Barenaked Ladies: Astronaut Chris Hadfield Was 'Not Robot Man Up There, It's A Folk Singer!'

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BARENAKEDLADIESCHRISHADFIELD
CBC Music

It is hard to imagine a band better suited to a collaboration with an astronaut than the Barenaked Ladies.

Famously (and unabashedly) nerdy in their interests -- "I'm a space geek!" proclaims frontman Ed Robertson -- the Ladies' millions of fans often identify themselves that way, too. There's a reason, aside from the the Canadian band's knack for penning unforgettably catchy songs, that they were chosen to write and record the theme for that geekiest of TV shows, 'The Big Bang Theory.'

Perhaps that's why Cmdr. Chris Hadfield -- who recently announced his retirement from the Canadian Space Agency -- chose to get in touch with Robertson while he was floating around on the International Space Station earlier this year. He wanted to co-write and record a song, to create the first ever earth-space musical collaboration. Robertson loved the idea, but didn't quite realize how big a deal it would eventually become.

"When Chris asked me to write that song with him," Robertson explains, "I didn't think anyone would ever hear it... I thought it was just for him." But, with all of the media attention surrounding Hadfield's social-media-friendly approach to his role on the ISS, the idea didn't stay quiet for long. "It sort of took on a new life."

Funny how things work out. The collaboration with Cmdr. Hadfield was, for the Barenaked Ladies, like "one of too many spinning plates" as they tried to finish work on their just-released record Grinning Streak. "I schlepped myself down to that studio thinking: "Oh fuck, I've got so much to do!" recalls Robertson.

"And then we go into this studio and there's an excited high school choir there; the choir master's written this great vocal arrangement. Chris is on the screen, on the ISS, and everyone around is just staring in wide-eyed wonder. And all of a sudden it sort of washed over me, and I went: 'This is fucking awesome! What's happening right now is amazing!' It's one of those moments where you have to stop yourself and go: 'I'm just so fucking lucky to be here right now.'"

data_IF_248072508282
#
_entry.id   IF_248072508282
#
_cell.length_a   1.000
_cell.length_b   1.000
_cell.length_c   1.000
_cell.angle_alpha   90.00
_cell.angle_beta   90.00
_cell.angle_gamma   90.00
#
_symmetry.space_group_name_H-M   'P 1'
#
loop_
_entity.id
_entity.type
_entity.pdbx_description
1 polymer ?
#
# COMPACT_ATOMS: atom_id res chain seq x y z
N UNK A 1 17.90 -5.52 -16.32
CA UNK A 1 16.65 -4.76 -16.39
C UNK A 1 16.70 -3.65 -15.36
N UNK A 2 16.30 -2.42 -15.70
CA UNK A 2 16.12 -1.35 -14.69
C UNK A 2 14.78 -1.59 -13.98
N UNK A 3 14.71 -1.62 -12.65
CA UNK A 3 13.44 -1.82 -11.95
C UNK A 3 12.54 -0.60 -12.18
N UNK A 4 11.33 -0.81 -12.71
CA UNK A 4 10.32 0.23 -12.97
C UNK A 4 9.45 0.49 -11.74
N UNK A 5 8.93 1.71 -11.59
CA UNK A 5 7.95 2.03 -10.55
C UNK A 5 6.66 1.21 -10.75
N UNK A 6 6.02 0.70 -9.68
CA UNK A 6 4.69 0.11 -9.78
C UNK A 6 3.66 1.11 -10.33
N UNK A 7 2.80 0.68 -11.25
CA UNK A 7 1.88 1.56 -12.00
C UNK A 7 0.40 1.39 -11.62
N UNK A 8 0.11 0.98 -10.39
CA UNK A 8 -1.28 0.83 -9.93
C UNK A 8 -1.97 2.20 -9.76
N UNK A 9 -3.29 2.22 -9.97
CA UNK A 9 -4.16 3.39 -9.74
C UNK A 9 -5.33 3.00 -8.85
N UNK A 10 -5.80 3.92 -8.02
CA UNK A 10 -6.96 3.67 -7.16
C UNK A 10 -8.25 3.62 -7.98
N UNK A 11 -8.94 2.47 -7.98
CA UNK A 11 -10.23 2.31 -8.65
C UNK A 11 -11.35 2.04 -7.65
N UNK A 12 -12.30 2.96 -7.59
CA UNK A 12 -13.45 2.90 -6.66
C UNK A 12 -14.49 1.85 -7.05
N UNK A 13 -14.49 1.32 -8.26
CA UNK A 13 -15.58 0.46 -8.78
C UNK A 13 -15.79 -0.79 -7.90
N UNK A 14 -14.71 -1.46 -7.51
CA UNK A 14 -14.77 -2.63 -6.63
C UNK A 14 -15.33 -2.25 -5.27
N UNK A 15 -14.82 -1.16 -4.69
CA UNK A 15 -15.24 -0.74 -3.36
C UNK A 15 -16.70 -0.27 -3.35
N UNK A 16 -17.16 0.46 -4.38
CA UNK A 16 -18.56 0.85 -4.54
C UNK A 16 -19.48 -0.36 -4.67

Interview continues after slideshow

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25 Years of the Barenaked Ladies
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A YouTube sensation immediately upon its release, and buoyed by strong viral action across Facebook and the Twitterverse, The song ("I.S.S.") seemed to strike a chord with listeners well beyond the Ladies' established fanbase. Tyler Stewart, drummer for the band, figures this is all about Hadfield's work to connect with people while on the Space Station. "Because he was so immediate. Because they've been going up to space stations for years. Yeah, 'whatever', you know. Until something blows up nobody cares. But he reignited this worldwide obsession with space, and with wonder."

Robertson concurs, reminding us that "Chris has just been so 'engaged.' I think he really earned people's trust and respect, too, the way he put himself out there to inform people, but also [to] entertain them and inspire them. He took his time up there to communicate with people. It's just so cool that there's a folk singer in space! It's not 'robot man' up there, it's a folk singer."

Still, there can be no denying the popularity of the song itself. "I.S.S." has taken on a life well beyond those YouTube hits.

"I was so blown away by the outpouring of positive reactions," smiles Robertson. "And still people email me: 'Oh, my sister-in-law's cousin's a schoolteacher in Kanata and here's the 800 students from grade three to six singing [it]...' Somebody translated it to Cree, and here's them performing it." "There's a jazz combo," adds Stewart. "There's a university band. There's a string quartet playing it."

Above and beyond their pride in the final product, Robertson and Stewart seem genuinely awed to have worked with Hadfield. "I bet you people would say Chris Hadfield and Neil Armstrong are the astronauts they can name," suggests Robertson. "But it's 'cause [Hadfield] brought this approachability to [the ISS] and this kind of rootsy folksiness to it. You know, I said to his brother, Dave: 'He's so proficient and professional and accomplished and he's so impressive, and yet he seems like the guy who winterises your boat at the marina.'

And Dave said: 'He's that guy too, he just winterized my boat!'"

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